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Why Fly to Memphis?
Memphis is one of the great cultural and culinary jewels of the South. The city's music scene is legendary. Some of the most notable pioneers in blues, country and rock and roll called Memphis home. Today, you can still tour Elvis Presley's Graceland mansion or walk down Memphis' Walk of Fame, which spotlights Memphis musicians such as B.B. King. Of course, you can't visit Memphis without digging into some Memphis-style barbecue. The city's known throughout the world for its wet-style barbecued pork. The city's South Main Arts District is home to some of the best boutiques, art studios and restaurants in the city. There are also several large cultural events that draw international tourists annually, including the month-long Memphis in May celebration. Tourists who want to partake in these yearly festivities should search for discount hotel rooms in Memphis well in advance. If you are looking to buy cheap flights to Memphis, check Travelzoo's SuperSearch.
Which Airlines Fly to Memphis?
The Memphis International Airport (MEM) serves the Memphis area. It is a hub for Delta Airlines, which is the main airline that serves the city. You can frequently find low-priced airfare from Chicago, Atlanta, Boston, New York, Los Angeles and more than a dozen other cities through Delta. US Airways offers direct flights from Phoenix and Charlotte, while United provides flights from Chicago and Denver. Other airlines that serve Memphis International Airport include American Airlines, American Eagle, AirTran Airways and Continental.
Popular Memphis Flight Routes
Memphis Flight Tips
Quick Travel Guide to Memphis
Day or night, the city of Memphis will tingle your senses with its array of sights, sounds and tastes. Explore the historic downtown district, where you'll find such attractions as the old Sun Studio, the National Civil Rights Museum and the Memphis Rock 'n' Soul Museum, which showcases Memphis' musical past. Next, hop the monorail to Mud Island. This 52-acre area is located along the Mississippi River and provides tourists with numerous recreational options, including bike paths and pedal boats. Mud Island also claims restaurants, a museum and a 5,000-seat amphitheater.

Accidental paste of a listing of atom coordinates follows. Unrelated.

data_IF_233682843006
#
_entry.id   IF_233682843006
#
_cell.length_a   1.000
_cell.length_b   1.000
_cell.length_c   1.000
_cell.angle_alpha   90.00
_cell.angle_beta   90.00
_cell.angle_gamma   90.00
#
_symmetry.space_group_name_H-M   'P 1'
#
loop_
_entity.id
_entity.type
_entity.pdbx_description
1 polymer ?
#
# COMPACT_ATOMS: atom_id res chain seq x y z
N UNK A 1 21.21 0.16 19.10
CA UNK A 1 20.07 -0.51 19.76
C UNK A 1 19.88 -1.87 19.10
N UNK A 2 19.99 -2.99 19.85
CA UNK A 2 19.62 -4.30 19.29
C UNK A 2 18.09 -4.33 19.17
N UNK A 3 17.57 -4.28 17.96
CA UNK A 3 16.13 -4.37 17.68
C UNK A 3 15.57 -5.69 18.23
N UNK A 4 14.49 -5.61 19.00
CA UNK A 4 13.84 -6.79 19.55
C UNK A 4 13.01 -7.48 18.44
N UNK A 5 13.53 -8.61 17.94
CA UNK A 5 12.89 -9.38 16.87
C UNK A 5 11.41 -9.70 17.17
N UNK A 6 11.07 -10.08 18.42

If you're vacationing with children, head to Memphis' Midtown district. Among the area's beautiful vintage homes, you'll find the expansive Overton Park. This 342-acre park is home to several of the city's top tourist attractions, including the Memphis Zoo and the Memphis Brooks Museum of Art. Head to the east side of the park and explore the Old Forest Arboretum. This 172-acre tract of forest includes more than 300 varieties of plants.
To experience more of Memphis' natural beauty, head to the eastern part of the city. Here, you'll find the 96-acre Memphis Botanic Garden. A unique feature of the garden is the 2.5-acre children's garden, which includes a number of kid-friendly interactive displays. You'll also find Shelby Farms Park in this area. More than five times the size of New York's Central Park, the park is the perfect place to fish, bike or ride horseback.
At night, head downtown to Memphis' famous Beale Street. Here, you'll find the hub of the Memphis bar and nightlife scene. Many of the dozens of clubs that inhabit the strip feature live music on most nights of the week. Traffic is diverted away from Beale Street at night, and patrons are allowed to carry drinks in the open air. Try one of the street's famous Divers, a one-gallon libation made from a secret mix. The potent concoction comes with five straws, so you can share with friends.